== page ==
When the state-of-the-art CT scanners are employed, a single bolus of contrast agent is sufficient to achieve both angiography and perfusion images. Thus, CT angiography requires the application of a contrast agent, but its resolution is always better than that of MR angiography. However, in detecting the occlusion of a larger artery such as the middle carotid artery (MCA), both CT and MR angiography are usually straightforward (Fig. 1). MCA occlusion is the most common target of interventional stroke treatment [26]. MR brain angiography in the stroke protocol is non-contrast in most cases and is based on the inflow of fresh spins into the imaging slice, called the time-of-flight (TOF) technique. One limitation of MR angiography is that the aortic arch is not covered. Another non-contrast technique, phase-contrast angiography, is rarely used in stroke management, but is a valuable tool in detecting venous sinus thrombosis, which often leads to stroke. CT angiography source data may also be used for an estimation of the final infarct volume, similar to DWI in MRI. Furthermore, using this technique it is possible to distinguish patients at risk of infarct growth according to the status of the collateral circulation [27].

Perfusion imaging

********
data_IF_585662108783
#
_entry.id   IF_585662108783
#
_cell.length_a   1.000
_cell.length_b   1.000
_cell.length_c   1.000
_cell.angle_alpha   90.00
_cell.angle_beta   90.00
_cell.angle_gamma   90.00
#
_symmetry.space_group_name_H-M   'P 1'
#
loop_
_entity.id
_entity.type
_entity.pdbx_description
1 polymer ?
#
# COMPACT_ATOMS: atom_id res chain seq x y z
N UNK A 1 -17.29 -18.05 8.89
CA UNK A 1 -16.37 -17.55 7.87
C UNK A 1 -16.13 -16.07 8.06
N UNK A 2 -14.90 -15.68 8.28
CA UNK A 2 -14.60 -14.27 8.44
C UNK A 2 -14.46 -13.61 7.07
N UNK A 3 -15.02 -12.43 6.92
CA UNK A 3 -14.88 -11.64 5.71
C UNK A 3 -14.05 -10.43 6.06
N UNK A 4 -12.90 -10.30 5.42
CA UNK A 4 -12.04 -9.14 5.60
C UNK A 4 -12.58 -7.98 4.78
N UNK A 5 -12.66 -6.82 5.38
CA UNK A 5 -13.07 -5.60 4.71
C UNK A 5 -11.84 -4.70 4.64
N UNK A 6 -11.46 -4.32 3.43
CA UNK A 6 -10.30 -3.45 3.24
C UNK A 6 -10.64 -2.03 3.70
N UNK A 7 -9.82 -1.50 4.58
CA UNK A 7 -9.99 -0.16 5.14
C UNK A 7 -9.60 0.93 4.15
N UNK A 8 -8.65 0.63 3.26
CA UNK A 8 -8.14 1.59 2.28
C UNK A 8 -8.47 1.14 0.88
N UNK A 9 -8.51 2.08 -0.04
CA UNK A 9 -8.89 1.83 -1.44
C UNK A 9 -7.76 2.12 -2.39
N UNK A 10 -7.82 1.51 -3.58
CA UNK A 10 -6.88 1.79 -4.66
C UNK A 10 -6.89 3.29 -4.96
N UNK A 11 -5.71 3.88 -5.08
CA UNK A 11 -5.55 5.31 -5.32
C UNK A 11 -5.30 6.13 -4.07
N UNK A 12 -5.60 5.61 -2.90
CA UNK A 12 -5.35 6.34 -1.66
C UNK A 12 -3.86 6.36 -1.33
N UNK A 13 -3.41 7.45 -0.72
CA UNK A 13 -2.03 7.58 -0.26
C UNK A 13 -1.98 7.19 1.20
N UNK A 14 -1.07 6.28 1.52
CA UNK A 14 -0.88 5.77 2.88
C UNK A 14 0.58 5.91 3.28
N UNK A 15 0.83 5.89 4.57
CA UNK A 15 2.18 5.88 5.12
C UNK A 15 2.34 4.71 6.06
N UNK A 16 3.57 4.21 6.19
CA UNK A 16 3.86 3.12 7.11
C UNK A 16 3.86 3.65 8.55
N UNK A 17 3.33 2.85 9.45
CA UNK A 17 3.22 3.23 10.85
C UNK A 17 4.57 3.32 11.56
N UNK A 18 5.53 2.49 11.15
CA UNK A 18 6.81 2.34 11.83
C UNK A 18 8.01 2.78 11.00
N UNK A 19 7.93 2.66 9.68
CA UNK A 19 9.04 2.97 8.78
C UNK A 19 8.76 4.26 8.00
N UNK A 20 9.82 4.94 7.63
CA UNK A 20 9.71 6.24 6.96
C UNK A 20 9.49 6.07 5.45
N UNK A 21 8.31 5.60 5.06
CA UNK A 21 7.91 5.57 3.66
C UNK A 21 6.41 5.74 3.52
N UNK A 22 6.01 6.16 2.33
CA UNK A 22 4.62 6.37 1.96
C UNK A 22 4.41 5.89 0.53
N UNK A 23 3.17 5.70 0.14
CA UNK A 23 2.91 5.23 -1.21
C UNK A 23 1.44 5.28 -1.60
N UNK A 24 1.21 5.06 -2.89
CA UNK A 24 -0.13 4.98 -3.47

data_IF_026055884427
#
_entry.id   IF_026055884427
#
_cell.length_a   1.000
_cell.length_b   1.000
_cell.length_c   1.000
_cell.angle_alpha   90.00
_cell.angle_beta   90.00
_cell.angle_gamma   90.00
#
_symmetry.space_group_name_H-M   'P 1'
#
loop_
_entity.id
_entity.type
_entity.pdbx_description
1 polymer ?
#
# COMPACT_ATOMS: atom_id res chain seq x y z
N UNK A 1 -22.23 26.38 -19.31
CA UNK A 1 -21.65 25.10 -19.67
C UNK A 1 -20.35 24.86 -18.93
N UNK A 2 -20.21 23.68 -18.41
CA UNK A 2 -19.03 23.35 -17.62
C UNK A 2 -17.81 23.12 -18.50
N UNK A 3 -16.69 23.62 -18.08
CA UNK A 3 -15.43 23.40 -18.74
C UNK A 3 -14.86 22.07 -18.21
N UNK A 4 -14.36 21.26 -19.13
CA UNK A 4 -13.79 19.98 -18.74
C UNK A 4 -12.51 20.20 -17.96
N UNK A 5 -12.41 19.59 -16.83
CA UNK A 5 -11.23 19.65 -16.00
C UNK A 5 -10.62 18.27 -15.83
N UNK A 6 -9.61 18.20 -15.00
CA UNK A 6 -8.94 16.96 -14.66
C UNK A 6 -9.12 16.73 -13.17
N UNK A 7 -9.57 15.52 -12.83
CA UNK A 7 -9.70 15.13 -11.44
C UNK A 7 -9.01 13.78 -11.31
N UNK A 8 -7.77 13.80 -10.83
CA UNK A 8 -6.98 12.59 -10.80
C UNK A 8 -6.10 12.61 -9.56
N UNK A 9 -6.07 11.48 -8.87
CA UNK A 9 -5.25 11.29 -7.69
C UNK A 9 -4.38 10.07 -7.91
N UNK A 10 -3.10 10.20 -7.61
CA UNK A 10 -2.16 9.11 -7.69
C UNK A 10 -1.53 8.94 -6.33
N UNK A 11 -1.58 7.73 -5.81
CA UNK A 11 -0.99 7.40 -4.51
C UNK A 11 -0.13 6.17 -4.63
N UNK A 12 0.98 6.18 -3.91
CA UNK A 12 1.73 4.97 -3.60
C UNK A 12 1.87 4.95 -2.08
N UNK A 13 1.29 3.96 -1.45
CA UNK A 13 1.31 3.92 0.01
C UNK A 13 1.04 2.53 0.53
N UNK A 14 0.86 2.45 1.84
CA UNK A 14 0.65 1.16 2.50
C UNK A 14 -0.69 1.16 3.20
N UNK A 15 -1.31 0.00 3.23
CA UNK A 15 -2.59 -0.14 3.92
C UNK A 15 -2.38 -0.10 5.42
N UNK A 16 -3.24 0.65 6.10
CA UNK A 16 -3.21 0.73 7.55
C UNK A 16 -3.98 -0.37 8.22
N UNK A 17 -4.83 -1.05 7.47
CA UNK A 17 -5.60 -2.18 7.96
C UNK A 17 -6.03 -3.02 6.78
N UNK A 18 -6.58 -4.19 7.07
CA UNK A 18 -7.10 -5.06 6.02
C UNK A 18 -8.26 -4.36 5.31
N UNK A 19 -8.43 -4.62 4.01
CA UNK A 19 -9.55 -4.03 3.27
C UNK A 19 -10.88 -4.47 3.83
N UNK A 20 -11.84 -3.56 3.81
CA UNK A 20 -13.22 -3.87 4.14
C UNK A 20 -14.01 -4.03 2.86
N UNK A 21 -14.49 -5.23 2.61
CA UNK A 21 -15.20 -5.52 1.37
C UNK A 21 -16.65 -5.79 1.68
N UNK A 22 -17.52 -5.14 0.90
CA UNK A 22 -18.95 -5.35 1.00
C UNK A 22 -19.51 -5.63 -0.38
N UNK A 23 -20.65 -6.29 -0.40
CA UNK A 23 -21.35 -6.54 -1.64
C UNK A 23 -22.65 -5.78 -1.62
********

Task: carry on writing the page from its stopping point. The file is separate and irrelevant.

The goal of perfusion imaging is not only the diagnosis of ischemia, but also the detection of the penumbra. In order to quantify and more precisely detect brain perfusion, several standard flow parameters are calculated (Fig. 5). Mean transit time (MTT, s) represents the mean time required for a volume to clear the capillaries, while the time-to-peak (TTP, s) reflects the time required for a volume to reach peak concentration. Both MTT and TTP are very sensitive to local perfusion disturbances, but less specific to ischemia or infarction [28]. Cerebral blood volume (CBV, ml/100 g brain) represents the volume of blood in a volume of tissue, and reflects autoregulation. As perfusion pressure decreases, autoregulatory mechanisms are activated, locally resulting in vasodilatation and recruitment of supporting capillary networks to increase perfusion of the ischemic region. The results of these changes are increased CBV, MTT and TTP. Within the ischemic core there is a failure of autoregulation, and CBV is ominously decreased in this region. Cerebral blood flow (CBF, ml/100 g brain/min) represents the delivery of blood to tissue per unit time and is calculated by dividing the CBV by MTT. CBF is decreased in all hypoperfused regions, including both the penumbra and ischemic core. On perfusion CT, CBV has been shown to correlate with infarct volume [29], and the subtraction of CBF and CBV is the usual way to detect the penumbra. With MRI, diffusion-weighted imaging (DWI) is considered to correlate with infarct volume [30], and subtraction between CBF and DWI is used to demonstrate the penumbra. A comparison between MR and CT perfusion is presented in Table 1.